GA4: What Everyone With a Website Needs To Know


If you’ve been noticing headlines about Google Analytics 4 (GA4) but haven’t quite figured out what it means for you or your marketing (or operations) team yet, we have you covered. The biggest takeaway? There’s a new version of Google Analytics on the horizon and the transition will affect anyone who needs to access analytics and even those who just read an analytics report from someone else every once in a while. Whatever your role, we suggest pausing to become more familiar with what’s ahead.

The quick summary: Google Analytics 4 is now available to activate, and in July 2023, it will replace Universal Analytics (the current version). Google promises some improvements. However, there’s a learning curve for anyone who logs in and analyzes the data. GA4 data is also calculated a bit differently than Universal Analytics, too. The good news is that we all have until July 1, 2023 to get up to speed. Until then, GA4 will run parallel to Universal Analytics (the current version). Google says that on July 1, 2023 “Universal Analytics properties will stop processing new hits.”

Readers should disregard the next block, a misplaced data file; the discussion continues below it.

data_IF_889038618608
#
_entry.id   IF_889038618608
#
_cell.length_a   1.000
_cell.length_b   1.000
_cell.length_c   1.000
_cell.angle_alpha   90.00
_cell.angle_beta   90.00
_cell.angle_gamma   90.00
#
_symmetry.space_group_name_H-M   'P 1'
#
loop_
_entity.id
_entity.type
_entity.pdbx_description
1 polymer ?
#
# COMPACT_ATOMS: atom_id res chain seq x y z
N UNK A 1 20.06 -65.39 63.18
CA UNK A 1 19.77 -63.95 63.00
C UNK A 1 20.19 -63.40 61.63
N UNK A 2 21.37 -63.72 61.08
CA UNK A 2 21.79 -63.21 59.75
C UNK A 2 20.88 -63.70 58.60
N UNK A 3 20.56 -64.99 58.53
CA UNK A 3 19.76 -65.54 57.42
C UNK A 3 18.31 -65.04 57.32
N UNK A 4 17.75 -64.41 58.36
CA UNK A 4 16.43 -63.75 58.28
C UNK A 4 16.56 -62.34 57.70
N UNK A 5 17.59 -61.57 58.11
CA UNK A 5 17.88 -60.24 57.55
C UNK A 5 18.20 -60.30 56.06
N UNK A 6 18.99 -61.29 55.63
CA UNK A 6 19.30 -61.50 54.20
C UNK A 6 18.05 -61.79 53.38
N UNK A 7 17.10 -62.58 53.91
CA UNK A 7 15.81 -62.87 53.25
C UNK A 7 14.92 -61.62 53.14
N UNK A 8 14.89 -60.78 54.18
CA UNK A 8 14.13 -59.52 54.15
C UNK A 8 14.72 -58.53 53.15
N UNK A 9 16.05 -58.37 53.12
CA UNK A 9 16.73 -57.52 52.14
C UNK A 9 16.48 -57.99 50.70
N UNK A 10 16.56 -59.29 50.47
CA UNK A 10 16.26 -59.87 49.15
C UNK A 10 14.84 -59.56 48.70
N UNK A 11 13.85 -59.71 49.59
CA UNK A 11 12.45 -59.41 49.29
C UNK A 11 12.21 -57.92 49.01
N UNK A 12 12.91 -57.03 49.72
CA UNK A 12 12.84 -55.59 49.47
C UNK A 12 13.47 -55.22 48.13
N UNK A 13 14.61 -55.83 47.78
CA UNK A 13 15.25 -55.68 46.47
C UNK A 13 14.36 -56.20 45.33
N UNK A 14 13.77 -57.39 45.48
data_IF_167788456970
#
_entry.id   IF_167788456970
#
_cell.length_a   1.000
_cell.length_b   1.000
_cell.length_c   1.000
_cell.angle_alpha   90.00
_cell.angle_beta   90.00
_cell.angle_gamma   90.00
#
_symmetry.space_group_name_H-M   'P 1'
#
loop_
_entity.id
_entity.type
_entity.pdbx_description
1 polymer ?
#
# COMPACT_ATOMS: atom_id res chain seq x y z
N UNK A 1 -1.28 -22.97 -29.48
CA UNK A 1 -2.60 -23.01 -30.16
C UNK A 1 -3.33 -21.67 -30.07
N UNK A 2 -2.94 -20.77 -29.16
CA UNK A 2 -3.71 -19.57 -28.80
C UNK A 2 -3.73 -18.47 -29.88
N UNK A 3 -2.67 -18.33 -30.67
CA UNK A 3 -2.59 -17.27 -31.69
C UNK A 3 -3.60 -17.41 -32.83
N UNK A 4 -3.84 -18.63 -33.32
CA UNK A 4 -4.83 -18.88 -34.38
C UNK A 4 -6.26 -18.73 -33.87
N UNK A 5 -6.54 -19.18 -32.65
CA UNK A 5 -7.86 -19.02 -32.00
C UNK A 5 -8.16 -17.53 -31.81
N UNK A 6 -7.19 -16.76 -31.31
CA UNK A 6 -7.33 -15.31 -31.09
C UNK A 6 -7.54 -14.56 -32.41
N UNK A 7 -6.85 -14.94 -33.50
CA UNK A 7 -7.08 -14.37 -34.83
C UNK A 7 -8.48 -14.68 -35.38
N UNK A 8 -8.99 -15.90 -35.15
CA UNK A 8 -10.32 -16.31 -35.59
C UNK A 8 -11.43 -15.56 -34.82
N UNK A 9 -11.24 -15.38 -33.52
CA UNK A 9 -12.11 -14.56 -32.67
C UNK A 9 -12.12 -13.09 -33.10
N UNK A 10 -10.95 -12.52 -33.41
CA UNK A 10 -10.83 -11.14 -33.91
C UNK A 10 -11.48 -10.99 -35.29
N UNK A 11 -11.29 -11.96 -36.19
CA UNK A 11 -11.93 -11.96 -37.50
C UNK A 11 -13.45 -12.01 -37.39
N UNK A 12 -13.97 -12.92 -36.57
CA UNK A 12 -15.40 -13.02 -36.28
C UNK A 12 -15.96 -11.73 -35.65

While this leave us all with about a year to prep, there are steps we recommend taking now that apply to most small to mid-size businesses, nonprofits and government organizations:

  1. If you or your team has a role in managing your website, talk with your internal web team, IT team and/or web maintenance partner to form a plan for who will be activating GA4. Analytics is often one of those gray areas where marketing and IT aren’t always on the same page about who owns it. There are also few steps to accomplish the activation, which could be done by anyone who can log in and has the proper admin rights to your Analytics account. If you’re a JayRay client and we’re maintaining your website, we’ve been in touch and have you covered.
  2. Decide which data you will use (Universal or GA4) and when you will switch to GA4 in your reporting. GA4 and Universal will show data slightly different, so it’s important to stay consistent and/or note in your reports. You might also consider providing an educational opportunity for anyone who reads your reports.
  3. Study up. This 10-minute video from Google is a good place to start. Additional learning opportunities depending on your role include: